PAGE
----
WWF Warns of Bushmeat Health Dangers

PHNOM PENH – Eating wild animals can cause deadly infections which can be more dangerous to people than COVID-19, World Wildlife Fund Cambodia (WWF) says.

Diseases such as SARS, Middle East respiratory syndrome (MERS), H1N1 swine flu, and H5N1 bird flu were caused by animal-to-human transmission.

Wild animal meat poses health risks to consumer and to others. Hunting, transporting, trafficking and processing are all risk factors for transmitting the virus to humans, WWF added.

Wildlife in Cambodia is under threat from poaching and trapping caused by the demand for meat and by the illegal wildlife trade, which is widespread in Mondulkiri and Ratanakkiri provinces.

During the launch of the Zero Trap Campaign in Mondulkiri province on Oct. 24, Neth Pheaktra, spokesman of the Ministry of Environment, said that from January 2021 to June 2022, Mondulkiri Provincial Administration cracked down on 1,353 kilograms of wildlife meat. Most of it was meat labelled in markets as muntjac, wild boar and monitor lizards, WWF reported.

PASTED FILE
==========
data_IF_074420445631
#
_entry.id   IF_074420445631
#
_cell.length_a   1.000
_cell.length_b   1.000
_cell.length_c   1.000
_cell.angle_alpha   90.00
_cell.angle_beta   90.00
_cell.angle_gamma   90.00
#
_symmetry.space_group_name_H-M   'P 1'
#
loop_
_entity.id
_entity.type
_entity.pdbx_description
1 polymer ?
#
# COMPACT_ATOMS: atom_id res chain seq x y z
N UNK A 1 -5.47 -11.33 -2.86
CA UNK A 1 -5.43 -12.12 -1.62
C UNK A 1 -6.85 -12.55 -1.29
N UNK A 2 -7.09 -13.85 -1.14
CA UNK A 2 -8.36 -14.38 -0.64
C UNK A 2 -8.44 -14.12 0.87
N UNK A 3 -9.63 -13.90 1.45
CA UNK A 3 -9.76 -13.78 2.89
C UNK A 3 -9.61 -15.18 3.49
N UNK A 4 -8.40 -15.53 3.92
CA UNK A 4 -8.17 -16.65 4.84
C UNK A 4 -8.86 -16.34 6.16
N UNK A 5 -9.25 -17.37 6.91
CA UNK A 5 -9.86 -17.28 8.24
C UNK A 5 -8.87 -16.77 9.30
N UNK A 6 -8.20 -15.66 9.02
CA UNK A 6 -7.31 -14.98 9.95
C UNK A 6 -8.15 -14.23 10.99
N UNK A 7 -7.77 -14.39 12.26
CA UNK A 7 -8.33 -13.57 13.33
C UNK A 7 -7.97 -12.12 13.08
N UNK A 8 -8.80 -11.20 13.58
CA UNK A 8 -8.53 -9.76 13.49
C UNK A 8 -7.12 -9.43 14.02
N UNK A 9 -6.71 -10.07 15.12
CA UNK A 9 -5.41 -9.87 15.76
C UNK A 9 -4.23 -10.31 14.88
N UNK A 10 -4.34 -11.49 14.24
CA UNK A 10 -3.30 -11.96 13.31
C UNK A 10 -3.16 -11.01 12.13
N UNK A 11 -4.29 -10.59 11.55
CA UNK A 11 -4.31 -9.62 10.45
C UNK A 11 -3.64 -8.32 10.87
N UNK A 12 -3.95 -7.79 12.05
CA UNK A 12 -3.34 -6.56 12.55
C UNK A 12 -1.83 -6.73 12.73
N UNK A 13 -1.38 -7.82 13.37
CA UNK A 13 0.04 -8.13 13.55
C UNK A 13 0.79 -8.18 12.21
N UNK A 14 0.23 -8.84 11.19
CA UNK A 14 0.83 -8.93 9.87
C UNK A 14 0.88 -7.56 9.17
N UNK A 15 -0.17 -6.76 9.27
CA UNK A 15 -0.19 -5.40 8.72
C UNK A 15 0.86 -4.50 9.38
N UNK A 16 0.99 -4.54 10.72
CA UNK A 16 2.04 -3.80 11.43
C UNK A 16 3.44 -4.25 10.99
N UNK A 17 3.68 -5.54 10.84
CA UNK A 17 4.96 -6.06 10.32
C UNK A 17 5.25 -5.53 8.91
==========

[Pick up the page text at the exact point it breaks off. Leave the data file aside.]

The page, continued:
In six months of 2022, Mondulkiri province seized 235 kilograms of wildlife meat.

“What we want to see is not about animals being slaughtered for sale on the market or samples being put on the market. The key to our success is to preserve the wildlife that survives in the protected areas,” Pheaktra said.

A study by the Ministry of Environment and WWF Cambodia shows that between 2010 and 2022, the number of hoofed wild animal species decreased significantly in the eastern landscape of Cambodia. Of these, bantang decreased by 89 percent, muntjac decreased by 65% and wild boar by 15 percent.

Sam Sopich contributes to this story

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